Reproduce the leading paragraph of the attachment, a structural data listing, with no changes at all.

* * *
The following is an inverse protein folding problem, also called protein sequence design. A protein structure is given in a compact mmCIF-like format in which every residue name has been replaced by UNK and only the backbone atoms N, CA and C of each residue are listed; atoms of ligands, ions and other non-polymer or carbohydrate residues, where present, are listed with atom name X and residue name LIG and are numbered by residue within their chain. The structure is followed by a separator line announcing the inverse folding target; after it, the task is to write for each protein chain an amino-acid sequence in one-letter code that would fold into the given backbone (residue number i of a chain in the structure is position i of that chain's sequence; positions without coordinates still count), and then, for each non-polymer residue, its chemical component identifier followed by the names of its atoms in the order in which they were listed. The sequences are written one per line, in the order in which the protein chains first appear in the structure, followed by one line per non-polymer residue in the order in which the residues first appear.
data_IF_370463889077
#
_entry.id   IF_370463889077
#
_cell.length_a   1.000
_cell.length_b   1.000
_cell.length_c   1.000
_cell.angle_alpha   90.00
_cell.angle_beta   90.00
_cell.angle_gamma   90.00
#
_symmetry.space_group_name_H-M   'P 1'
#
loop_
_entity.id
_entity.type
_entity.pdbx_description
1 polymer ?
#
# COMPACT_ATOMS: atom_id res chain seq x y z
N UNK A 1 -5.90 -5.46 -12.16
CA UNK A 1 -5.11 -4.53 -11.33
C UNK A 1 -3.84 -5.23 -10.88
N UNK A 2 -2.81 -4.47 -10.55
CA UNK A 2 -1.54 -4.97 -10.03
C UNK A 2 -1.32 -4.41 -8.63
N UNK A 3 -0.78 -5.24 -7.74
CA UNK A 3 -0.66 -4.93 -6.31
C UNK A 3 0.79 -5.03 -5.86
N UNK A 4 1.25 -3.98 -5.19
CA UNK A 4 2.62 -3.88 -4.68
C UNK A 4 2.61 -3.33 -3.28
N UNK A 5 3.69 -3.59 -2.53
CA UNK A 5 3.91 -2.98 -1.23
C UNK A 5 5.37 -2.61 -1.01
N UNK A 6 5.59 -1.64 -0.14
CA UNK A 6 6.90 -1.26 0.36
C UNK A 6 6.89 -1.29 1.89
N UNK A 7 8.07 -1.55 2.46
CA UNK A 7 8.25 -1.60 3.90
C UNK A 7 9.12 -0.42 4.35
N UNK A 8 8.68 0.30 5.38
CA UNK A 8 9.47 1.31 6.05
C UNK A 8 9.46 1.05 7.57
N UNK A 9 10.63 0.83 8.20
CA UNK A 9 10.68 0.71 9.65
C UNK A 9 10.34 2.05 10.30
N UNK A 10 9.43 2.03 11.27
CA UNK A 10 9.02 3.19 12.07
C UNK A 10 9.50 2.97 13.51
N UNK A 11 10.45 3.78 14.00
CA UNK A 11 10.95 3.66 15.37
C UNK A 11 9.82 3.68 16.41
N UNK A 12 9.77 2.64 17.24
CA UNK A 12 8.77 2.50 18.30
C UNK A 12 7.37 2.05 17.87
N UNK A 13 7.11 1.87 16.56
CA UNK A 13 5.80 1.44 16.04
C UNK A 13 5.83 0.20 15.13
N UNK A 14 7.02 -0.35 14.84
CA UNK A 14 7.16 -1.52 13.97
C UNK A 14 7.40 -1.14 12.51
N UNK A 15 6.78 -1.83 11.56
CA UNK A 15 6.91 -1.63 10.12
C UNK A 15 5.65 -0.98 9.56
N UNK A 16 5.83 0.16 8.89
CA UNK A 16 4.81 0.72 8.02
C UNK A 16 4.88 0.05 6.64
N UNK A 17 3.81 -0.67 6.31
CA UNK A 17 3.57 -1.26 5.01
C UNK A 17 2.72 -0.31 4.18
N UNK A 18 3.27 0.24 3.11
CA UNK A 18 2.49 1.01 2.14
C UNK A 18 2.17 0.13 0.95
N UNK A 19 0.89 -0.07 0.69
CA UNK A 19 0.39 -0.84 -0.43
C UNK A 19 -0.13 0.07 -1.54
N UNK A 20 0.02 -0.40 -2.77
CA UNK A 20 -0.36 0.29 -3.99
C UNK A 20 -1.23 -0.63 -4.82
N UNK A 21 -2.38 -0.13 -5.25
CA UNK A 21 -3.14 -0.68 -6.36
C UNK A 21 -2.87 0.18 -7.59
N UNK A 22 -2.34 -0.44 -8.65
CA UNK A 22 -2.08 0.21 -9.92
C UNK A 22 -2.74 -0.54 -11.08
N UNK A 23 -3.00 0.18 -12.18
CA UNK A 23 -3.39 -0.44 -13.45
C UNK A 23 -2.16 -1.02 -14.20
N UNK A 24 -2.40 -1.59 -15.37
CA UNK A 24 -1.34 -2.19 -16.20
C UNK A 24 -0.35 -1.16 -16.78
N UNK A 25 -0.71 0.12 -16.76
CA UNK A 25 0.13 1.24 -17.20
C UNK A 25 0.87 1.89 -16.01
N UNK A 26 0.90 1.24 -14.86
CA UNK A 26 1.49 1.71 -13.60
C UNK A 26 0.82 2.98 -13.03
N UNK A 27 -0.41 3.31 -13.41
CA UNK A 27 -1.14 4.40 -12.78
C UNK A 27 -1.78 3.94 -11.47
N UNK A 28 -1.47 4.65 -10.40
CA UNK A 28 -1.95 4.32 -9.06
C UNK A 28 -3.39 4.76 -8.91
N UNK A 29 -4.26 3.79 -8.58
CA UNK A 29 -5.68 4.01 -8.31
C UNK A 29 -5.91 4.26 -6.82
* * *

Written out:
The following is an inverse protein folding problem, also called protein sequence design. A protein structure is given in a compact mmCIF-like format in which every residue name has been replaced by UNK and only the backbone atoms N, CA and C of each residue are listed; atoms of ligands, ions and other non-polymer or carbohydrate residues, where present, are listed with atom name X and residue name LIG and are numbered by residue within their chain. The structure is followed by a separator line announcing the inverse folding target; after it, the task is to write for each protein chain an amino-acid sequence in one-letter code that would fold into the given backbone (residue number i of a chain in the structure is position i of that chain's sequence; positions without coordinates still count), and then, for each non-polymer residue, its chemical component identifier followed by the names of its atoms in the order in which they were listed. The sequences are written one per line, in the order in which the protein chains first appear in the structure, followed by one line per non-polymer residue in the order in which the residues first appear.